W.Africa hits Mali with sanctions, Islamists take Timbuktu
DAKAR (AFP) - West African leaders slapped Mali's junta with crippling sanctions on Monday as the UN called for urgent talks on the country where half the territory has fallen to rebels and Islamist fighters.
As Mali slid into chaos under military rulers who have lost more than half its territory to insurgents since seizing power on March 22, France called for an emergency meeting of the Security Council on Tuesday.
Meanwhile the 15-nation Economic Community of West African States (ECOWAS) tightened the stranglehold on the junta in a bid to force it to give up power.
"All diplomatic, economic, financial measures and others are applicable from today (Monday) and will not be lifted until the reestablishment of constitutional order," said the chairman of the 15-nation regional bloc, Ivory Coast President Alassane Ouattara.
Non-ECOWAS members Mauritania and Algeria who border Mali to the north and west were at the emergency summit in Dakar and will also implement the embargo.
The vast landlocked country depends heavily on the import of fuel and basic goods from surrounding nations and the embargo will also cut the putschists off from the central bank in Dakar, affecting the junta's ability to pay public wages.
The bloc will also put in place a military standby force, after earlier putting some 2,000 regional troops on alert, Ouattara said, calling the situation in Mali "extremely serious."
Ouattara said that declarations by the junta on Sunday that it would restore the consitution it had suspended immediately after its overthrow of President Amadou Toumani Toure and its promise not to stand in new polls were not enough.
"The junta's declarations go in the right direction, but they must be effective, the junta must distance itself and hand power over to recognised constitutional authorities," said Ouattara.
As the situation deteriorated both France, the former colonial power, and Belgium urged their citizens to leave the country.
France said that was "no question" of sending troops and expressed concern over the role of Islamist groups in the rebellion.
A band of low-ranking officers ousted the government on March 22 over its alleged failure to take action on the rekindled Tuareg insurgency.
However the power vacuum played into the hands of the insurgents -- a motley crew of Tuareg separatists and radical Islamists -- who have captured key towns in the vast arid north virtually unopposed.
As Kidal, Gao and then the ancient city of Timbuktu fell in the past three days the bow-tie shaped nation was split in two by the Tuareg/Islamist juggernaut.
On Monday witnesses reported that Islamist fighters chased the Tuareg rebels out of Timbuktu a day after both groups swept into the fabled city.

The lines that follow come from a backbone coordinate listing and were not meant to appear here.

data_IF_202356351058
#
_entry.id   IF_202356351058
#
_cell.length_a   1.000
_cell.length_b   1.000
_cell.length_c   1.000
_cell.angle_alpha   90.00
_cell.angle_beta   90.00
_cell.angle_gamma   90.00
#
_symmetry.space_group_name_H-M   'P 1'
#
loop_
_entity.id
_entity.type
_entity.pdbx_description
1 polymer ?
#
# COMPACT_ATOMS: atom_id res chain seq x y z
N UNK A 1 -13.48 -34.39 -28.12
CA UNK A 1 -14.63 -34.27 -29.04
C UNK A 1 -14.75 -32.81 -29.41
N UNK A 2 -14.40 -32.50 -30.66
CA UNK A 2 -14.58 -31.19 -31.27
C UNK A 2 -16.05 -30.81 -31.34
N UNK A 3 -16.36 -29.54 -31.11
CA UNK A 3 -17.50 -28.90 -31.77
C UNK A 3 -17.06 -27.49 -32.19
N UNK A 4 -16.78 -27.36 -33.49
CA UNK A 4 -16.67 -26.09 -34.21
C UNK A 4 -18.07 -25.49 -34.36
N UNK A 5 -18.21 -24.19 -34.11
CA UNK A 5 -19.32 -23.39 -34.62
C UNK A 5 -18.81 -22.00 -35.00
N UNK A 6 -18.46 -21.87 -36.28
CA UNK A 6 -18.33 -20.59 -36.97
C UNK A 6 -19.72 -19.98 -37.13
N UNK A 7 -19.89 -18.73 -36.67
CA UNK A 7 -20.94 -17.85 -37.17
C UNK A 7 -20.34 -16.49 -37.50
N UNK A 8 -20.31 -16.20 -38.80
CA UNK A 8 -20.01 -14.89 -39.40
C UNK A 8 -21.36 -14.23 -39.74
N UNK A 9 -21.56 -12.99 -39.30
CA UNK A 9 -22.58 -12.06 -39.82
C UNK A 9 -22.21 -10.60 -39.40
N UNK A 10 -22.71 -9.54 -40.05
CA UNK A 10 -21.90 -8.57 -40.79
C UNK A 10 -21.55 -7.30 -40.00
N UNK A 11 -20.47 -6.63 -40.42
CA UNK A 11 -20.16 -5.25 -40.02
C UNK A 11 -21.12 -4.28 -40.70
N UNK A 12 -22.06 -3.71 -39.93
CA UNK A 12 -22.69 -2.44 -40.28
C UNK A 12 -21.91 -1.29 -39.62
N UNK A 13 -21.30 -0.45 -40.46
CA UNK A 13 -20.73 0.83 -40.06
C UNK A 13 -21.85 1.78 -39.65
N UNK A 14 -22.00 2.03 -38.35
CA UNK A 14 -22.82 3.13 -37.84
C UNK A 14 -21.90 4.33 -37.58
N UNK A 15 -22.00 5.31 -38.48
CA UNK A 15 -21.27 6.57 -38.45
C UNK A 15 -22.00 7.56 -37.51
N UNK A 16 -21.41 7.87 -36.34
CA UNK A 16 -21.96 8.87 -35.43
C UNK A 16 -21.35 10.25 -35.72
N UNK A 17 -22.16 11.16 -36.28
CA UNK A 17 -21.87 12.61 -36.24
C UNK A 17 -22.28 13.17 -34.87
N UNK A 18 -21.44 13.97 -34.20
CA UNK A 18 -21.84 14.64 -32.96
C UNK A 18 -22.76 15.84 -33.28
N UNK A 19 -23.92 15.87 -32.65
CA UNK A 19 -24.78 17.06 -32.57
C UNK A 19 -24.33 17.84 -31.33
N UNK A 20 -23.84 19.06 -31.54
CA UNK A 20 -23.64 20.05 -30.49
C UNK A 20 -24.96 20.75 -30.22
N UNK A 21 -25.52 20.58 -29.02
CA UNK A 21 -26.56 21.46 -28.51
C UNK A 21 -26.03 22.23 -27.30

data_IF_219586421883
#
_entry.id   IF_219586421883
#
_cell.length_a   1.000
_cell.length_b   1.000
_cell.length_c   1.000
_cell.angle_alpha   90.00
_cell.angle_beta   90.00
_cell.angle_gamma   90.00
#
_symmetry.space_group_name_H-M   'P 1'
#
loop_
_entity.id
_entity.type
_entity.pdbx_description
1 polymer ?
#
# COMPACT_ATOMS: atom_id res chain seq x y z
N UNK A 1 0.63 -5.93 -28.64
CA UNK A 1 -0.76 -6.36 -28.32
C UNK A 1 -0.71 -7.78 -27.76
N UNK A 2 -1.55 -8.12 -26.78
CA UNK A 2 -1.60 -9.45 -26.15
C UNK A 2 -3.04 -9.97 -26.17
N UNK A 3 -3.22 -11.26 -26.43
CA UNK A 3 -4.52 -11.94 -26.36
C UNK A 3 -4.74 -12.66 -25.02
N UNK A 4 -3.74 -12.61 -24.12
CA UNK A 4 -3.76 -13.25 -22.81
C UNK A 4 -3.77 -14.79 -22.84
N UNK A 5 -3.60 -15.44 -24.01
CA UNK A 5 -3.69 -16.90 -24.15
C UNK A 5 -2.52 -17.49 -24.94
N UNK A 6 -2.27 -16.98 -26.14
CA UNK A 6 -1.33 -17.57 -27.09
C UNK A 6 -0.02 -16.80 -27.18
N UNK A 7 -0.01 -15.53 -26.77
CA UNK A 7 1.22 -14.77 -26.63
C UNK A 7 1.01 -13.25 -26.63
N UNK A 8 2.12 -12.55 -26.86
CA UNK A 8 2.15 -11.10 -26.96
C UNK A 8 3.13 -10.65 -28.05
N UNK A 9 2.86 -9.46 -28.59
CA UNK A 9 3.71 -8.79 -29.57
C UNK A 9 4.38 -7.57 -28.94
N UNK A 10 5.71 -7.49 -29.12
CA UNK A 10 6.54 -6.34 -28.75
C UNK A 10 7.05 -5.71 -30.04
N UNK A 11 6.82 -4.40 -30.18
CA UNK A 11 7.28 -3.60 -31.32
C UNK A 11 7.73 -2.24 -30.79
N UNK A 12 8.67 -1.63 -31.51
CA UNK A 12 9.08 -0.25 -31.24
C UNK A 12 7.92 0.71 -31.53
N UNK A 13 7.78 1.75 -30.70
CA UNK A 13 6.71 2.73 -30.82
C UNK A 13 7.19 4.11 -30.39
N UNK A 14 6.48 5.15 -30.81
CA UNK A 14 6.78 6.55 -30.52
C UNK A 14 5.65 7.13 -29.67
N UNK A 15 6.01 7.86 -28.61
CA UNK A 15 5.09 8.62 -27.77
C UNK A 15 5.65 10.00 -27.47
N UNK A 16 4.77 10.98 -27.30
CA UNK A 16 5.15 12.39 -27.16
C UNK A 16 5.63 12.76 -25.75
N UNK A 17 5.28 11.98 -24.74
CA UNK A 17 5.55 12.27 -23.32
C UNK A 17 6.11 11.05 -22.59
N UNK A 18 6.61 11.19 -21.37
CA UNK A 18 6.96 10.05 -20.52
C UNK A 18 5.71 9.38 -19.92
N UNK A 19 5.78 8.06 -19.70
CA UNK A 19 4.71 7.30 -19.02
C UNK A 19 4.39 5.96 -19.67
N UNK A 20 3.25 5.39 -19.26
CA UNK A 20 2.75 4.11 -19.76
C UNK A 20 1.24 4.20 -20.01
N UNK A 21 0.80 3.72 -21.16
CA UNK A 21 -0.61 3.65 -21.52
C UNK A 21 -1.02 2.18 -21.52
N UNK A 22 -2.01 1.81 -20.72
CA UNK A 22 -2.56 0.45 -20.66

Though they have been fighting side by side over the past several months, the two groups have very different objectives in an offensive aided by heavy weapons brought back by Tuaregs from Libya, where they had been employed by slain dictator Moamer Kadhafi.
The main Tuareg rebel group MNLA (Azawad National Liberation Movement) seeks the independence of northern Mali which it considers the Tuareg homeland that it calls Azawad. The Islamist Ansar Dine wants to implement Sharia law in the mostly Muslim, but secular state.
The latter is under the command of Iyad Ag Ghaly, who played key roles in the two previous Tuareg rebellions in the 1990s and 2007-9. He has since taken up the Islamist cause, distancing himself from the Tuareg national cause and developing links with the Al-Qaeda in the Islamic Maghreb (AQIM).
"Iyad (Ag Ghaly) came this morning with about 50 cars. They took the city, chased away the people from MNLA (Azawad National Liberation Movement) who were there, burned the MNLA flag and put their own flag up at the military camp," said cameraman Moussa Haidara who filmed events.
Mauritanian news agency Al-Akhbar said the north African Al-Qaeda branch was also present in Timbuktu - once a renowned intellectual and religious centre helping to spread Islam throughout Africa and a fabled trading hub.
One of the leaders of Al-Qaeda in the Islamic Maghreb (AQIM) "Yahya Abou Al-Hammam entered the town and made the former army headquarters his base," the news agency reported.
The swift rebel advance in the north sparked panic further south as some citizens saw soldiers fleeing their posts and followed suit.
More than 200,000 people have been forced from their homes by the fighting and aid groups have warned that the combination of civil war and drought could lead to one of the continent's worst humanitarian emergencies.